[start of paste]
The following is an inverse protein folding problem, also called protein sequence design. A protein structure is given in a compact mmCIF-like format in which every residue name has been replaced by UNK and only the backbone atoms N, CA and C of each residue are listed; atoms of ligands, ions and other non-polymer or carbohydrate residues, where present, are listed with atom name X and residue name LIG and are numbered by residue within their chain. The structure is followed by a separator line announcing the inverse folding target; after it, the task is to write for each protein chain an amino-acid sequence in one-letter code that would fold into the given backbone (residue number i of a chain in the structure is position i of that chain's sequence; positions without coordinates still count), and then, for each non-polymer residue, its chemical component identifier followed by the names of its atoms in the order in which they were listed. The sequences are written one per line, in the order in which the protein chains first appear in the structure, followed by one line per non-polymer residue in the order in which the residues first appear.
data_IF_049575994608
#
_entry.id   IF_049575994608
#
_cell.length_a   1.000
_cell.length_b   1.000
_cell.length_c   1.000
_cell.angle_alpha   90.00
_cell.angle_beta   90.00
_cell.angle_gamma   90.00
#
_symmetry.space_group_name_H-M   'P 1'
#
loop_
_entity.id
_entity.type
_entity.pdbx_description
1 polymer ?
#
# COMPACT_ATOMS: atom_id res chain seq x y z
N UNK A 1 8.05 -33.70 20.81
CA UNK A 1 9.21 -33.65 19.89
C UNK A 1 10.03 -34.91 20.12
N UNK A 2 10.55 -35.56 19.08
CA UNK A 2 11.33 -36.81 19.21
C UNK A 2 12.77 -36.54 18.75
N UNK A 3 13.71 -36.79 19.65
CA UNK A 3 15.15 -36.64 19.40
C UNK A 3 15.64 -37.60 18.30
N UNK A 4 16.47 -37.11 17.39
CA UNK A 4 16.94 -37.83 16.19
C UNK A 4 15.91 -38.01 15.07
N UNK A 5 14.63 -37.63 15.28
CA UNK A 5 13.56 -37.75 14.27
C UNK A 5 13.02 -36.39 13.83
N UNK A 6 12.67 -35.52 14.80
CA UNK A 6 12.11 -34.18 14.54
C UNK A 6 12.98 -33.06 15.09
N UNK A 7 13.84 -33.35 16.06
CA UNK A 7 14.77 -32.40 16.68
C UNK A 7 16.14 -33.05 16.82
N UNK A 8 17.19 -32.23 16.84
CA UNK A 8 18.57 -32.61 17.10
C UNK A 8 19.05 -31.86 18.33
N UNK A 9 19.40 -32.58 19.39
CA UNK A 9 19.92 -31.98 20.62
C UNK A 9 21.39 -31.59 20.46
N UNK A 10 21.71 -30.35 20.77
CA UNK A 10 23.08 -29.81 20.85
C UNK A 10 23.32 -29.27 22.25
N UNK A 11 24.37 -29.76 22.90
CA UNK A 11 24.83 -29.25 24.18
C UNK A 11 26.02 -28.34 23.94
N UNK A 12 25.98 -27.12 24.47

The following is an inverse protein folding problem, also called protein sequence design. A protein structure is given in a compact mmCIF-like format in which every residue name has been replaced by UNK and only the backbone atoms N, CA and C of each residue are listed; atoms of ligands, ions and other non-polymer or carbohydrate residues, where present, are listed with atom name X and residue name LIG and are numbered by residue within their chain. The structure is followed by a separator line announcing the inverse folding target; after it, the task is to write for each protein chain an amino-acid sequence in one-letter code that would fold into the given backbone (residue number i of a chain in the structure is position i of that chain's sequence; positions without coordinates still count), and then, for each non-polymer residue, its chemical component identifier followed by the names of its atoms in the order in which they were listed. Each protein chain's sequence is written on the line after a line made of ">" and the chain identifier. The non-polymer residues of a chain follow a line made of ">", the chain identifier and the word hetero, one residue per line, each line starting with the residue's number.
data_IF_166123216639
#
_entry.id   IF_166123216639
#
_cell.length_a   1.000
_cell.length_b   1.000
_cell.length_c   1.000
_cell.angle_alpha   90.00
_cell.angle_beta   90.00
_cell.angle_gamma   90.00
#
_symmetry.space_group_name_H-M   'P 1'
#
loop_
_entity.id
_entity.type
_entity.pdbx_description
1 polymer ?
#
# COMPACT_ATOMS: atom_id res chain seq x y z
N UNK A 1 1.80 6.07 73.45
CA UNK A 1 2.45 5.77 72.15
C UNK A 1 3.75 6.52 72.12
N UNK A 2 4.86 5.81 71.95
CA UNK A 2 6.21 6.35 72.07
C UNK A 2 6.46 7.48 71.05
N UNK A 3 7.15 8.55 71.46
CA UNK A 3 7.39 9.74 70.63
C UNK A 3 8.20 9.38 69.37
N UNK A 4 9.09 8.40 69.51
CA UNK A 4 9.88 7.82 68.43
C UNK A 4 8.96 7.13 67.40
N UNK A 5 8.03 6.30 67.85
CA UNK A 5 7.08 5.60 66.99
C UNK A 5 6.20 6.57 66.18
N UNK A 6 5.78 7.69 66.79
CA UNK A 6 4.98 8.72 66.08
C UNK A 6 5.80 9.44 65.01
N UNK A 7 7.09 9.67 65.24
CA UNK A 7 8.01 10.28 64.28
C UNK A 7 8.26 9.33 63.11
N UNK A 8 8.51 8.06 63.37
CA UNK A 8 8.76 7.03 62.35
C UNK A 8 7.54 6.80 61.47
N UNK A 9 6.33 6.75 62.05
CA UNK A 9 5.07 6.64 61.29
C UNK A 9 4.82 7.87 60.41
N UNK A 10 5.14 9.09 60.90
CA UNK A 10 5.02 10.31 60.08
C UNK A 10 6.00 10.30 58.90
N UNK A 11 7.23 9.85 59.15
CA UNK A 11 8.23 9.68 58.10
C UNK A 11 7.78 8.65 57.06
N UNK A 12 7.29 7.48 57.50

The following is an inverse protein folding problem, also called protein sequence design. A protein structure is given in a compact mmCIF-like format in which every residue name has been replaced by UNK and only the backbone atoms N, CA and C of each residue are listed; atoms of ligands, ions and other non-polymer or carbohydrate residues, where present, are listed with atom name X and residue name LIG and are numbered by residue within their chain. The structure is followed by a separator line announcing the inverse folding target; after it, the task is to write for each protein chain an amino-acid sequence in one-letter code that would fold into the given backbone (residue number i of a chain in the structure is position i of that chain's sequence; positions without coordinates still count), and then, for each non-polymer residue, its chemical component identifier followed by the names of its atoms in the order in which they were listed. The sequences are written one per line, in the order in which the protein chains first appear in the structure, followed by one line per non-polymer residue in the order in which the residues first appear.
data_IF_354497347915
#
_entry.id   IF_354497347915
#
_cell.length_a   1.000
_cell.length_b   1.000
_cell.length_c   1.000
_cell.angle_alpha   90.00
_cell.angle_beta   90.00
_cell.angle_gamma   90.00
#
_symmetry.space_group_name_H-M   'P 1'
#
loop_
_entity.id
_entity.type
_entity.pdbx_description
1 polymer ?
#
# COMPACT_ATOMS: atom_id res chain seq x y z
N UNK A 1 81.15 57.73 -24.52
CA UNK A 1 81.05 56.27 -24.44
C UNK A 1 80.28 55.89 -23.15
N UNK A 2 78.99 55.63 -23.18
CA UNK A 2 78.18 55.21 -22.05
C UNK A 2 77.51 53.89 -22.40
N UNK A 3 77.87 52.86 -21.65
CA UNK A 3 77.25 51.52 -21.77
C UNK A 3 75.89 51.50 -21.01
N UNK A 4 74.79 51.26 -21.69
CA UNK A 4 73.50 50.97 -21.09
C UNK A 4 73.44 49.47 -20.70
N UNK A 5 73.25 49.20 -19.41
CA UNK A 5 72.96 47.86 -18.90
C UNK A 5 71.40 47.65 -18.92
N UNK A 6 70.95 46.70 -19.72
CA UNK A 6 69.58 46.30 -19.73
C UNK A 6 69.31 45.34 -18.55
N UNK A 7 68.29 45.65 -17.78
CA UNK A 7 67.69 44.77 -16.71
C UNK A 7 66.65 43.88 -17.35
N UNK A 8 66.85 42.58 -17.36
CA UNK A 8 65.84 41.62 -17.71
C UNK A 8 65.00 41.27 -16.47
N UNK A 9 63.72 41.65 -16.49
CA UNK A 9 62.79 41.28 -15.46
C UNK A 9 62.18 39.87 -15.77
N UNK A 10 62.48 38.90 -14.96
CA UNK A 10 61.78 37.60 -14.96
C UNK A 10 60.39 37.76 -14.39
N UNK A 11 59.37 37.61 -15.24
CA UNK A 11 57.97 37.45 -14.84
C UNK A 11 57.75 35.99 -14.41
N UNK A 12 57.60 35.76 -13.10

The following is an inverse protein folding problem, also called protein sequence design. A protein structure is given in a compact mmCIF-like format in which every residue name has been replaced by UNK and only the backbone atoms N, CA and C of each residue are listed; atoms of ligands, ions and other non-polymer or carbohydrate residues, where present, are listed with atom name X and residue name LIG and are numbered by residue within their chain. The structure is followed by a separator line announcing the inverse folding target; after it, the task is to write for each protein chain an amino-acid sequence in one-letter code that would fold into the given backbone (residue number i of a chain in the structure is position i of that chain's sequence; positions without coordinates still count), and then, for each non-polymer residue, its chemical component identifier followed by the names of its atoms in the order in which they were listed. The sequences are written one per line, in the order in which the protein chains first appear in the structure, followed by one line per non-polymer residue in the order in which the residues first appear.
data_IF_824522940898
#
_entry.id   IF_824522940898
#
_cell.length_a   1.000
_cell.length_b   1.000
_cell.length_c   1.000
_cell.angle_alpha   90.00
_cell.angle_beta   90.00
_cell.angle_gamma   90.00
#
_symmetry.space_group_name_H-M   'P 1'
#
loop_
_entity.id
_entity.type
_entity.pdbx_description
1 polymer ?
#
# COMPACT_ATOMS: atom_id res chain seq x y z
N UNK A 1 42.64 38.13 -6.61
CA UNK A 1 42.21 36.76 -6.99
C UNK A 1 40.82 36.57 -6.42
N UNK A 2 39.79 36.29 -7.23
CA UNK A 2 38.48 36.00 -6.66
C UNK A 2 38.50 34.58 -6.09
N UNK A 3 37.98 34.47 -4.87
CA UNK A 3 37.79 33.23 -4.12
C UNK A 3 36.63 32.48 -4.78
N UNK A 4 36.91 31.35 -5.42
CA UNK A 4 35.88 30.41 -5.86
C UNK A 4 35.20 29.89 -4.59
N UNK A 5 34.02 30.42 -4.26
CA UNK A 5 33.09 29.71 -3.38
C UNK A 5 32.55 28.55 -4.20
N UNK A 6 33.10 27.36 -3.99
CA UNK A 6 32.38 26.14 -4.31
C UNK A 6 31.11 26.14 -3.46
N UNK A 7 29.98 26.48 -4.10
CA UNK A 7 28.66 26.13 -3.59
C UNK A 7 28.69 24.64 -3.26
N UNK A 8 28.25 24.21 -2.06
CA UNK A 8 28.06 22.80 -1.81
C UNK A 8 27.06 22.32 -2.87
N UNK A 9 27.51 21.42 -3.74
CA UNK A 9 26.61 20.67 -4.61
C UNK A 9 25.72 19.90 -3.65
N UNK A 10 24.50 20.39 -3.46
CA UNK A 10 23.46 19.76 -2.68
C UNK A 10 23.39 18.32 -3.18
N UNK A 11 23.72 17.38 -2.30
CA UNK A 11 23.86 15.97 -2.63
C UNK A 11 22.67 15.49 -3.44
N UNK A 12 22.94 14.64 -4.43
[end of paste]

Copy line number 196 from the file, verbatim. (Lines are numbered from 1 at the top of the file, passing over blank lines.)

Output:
N UNK A 4 36.91 31.35 -5.42